America is divided, and it is divided along hard lines. There are hyper-partisan people on the Left, and there are hyper-partisan people on the Right.
There is something missing when it comes to political discourse in this country as it seems as though people are talking at one another rather than to one another.
This creates a sort of “team sports” arena of politics in which each side faithfully supports their “players” over the opposition. Much of this has to do with the way in which the journalism industry works. Or perhaps it’s more accurate to say that it has to do with the way in which the journalism industry does not work.
President Trump, for example, signed a historic Middle East peace agreement that should still be talked about to this day. However, it received little coverage because the Mainstream Media rarely publishes stories that are flattering to the 45th president. When they do, networks like CNN will not focus on the peace agreement, but will instead focus on how little social distancing was done at the signing.
Social media has also contributed to the division in America. Most platforms offer the ability to “block” other users from seeing or responding to your content. This feature is often times used to block people with differing opinions. The end result is that many social media users are completely unaware of what the other side is even thinking. They live in echo-chambers where their own opinions and beliefs, whether good or bad, are parroted back to them and their ideas are never challenged.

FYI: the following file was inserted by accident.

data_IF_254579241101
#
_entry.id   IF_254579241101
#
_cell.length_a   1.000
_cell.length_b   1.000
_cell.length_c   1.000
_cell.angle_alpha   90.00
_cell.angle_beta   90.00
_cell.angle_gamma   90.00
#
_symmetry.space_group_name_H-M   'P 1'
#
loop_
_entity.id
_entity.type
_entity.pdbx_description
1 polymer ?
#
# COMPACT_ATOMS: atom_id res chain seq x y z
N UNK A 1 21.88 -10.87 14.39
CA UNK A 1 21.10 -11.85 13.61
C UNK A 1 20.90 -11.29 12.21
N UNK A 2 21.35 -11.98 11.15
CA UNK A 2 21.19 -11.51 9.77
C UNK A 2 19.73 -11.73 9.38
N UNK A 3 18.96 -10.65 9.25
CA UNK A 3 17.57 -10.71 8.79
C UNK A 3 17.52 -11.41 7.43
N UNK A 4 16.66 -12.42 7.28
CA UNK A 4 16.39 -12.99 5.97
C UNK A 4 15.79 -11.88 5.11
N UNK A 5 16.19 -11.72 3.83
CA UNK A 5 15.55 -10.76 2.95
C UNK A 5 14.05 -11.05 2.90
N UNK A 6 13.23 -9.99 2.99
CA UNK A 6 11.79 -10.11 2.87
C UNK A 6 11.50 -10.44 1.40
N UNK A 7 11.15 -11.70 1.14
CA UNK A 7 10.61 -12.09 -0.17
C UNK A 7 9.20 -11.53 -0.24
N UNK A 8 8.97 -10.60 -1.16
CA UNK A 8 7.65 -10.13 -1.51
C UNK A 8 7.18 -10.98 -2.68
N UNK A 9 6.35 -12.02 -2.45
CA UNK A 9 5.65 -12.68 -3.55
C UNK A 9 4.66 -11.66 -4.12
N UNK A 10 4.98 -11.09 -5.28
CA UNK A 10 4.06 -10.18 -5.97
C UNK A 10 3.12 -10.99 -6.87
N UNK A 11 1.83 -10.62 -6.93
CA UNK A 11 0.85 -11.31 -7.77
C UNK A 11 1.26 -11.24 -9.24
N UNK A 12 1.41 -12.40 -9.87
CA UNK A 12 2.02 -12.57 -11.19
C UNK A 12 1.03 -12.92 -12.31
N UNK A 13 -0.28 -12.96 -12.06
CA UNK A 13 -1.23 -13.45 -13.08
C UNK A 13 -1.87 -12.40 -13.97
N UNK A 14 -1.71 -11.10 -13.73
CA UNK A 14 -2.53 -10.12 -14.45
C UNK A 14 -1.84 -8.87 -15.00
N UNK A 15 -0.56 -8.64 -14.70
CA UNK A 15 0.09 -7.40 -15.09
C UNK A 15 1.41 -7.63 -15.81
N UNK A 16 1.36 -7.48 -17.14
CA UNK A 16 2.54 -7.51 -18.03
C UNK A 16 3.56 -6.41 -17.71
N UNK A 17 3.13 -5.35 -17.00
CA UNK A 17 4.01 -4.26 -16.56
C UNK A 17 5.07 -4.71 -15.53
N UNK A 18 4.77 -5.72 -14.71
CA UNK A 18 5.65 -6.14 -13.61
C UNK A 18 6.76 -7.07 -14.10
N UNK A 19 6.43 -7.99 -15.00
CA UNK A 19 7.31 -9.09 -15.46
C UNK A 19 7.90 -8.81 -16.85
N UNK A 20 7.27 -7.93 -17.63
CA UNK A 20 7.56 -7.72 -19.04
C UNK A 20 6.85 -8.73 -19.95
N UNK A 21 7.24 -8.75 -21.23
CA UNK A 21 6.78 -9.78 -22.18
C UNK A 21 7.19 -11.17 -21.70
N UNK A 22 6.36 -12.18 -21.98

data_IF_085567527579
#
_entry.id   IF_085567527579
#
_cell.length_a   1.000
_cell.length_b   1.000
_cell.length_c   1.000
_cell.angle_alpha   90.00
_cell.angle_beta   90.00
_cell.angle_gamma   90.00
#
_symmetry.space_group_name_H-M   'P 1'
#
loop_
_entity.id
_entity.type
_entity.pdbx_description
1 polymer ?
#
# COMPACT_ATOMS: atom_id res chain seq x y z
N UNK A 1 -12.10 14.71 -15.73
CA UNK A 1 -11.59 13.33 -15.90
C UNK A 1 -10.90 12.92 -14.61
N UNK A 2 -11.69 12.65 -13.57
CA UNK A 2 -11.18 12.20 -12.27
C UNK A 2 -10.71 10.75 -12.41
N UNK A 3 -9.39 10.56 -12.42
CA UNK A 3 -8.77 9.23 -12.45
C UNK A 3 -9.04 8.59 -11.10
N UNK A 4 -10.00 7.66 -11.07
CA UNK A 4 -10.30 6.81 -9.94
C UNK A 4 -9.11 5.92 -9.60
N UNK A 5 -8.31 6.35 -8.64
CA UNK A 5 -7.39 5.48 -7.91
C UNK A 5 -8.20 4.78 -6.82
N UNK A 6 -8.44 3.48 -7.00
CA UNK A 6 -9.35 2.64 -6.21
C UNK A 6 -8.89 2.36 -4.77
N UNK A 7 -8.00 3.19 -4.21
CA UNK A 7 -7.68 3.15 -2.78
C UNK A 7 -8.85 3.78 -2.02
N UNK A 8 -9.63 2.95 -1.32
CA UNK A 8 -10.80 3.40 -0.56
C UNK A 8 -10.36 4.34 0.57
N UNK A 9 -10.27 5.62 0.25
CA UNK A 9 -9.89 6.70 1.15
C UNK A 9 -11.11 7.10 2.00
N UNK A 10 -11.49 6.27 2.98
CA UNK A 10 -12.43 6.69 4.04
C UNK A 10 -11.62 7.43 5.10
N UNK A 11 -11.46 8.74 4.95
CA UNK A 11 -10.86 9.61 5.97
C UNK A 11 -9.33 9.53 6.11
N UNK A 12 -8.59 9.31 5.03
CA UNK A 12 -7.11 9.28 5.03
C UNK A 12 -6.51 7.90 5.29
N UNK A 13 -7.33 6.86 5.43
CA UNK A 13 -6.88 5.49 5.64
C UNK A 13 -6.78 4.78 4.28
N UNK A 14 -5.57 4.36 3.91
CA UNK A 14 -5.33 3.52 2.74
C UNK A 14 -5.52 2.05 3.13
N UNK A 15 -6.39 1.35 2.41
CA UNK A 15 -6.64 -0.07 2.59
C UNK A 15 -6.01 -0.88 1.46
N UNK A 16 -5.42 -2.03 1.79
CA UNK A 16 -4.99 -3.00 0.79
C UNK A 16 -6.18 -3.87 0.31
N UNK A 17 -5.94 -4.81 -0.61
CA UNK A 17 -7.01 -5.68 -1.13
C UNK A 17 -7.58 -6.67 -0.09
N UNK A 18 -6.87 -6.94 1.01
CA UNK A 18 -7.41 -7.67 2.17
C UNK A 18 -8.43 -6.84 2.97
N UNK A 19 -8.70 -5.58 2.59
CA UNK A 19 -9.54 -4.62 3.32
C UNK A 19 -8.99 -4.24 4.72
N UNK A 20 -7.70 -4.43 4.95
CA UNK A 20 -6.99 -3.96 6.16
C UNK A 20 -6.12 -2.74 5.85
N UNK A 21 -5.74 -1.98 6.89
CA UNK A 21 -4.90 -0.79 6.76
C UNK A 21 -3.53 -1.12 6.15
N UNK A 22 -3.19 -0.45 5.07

All of this is to say that politics today is missing something that, if it were added, would change the political landscape forever.
Take a look at this 2017 clip of Ben Shapiro responding to a question about Atheism and see if you can spot what it is.
Did you see it?
Before launching into the reasons why he thought he was right and why he thought the man asking the question was wrong, Shapiro reached out to learn more about the man’s ideas. He wanted to understand the position from which the man was coming from.
Only after completely understanding the issue, from his own perspective and from the perspective of the one asking the question, does Shapiro provide an answer.
This is the way that political discourse should happen. If everyone reached out to try to understand, at least to an extent, why the other side believes what they do, it might open up the possibility to break down those seemingly insurmountable hyper-partisan walls.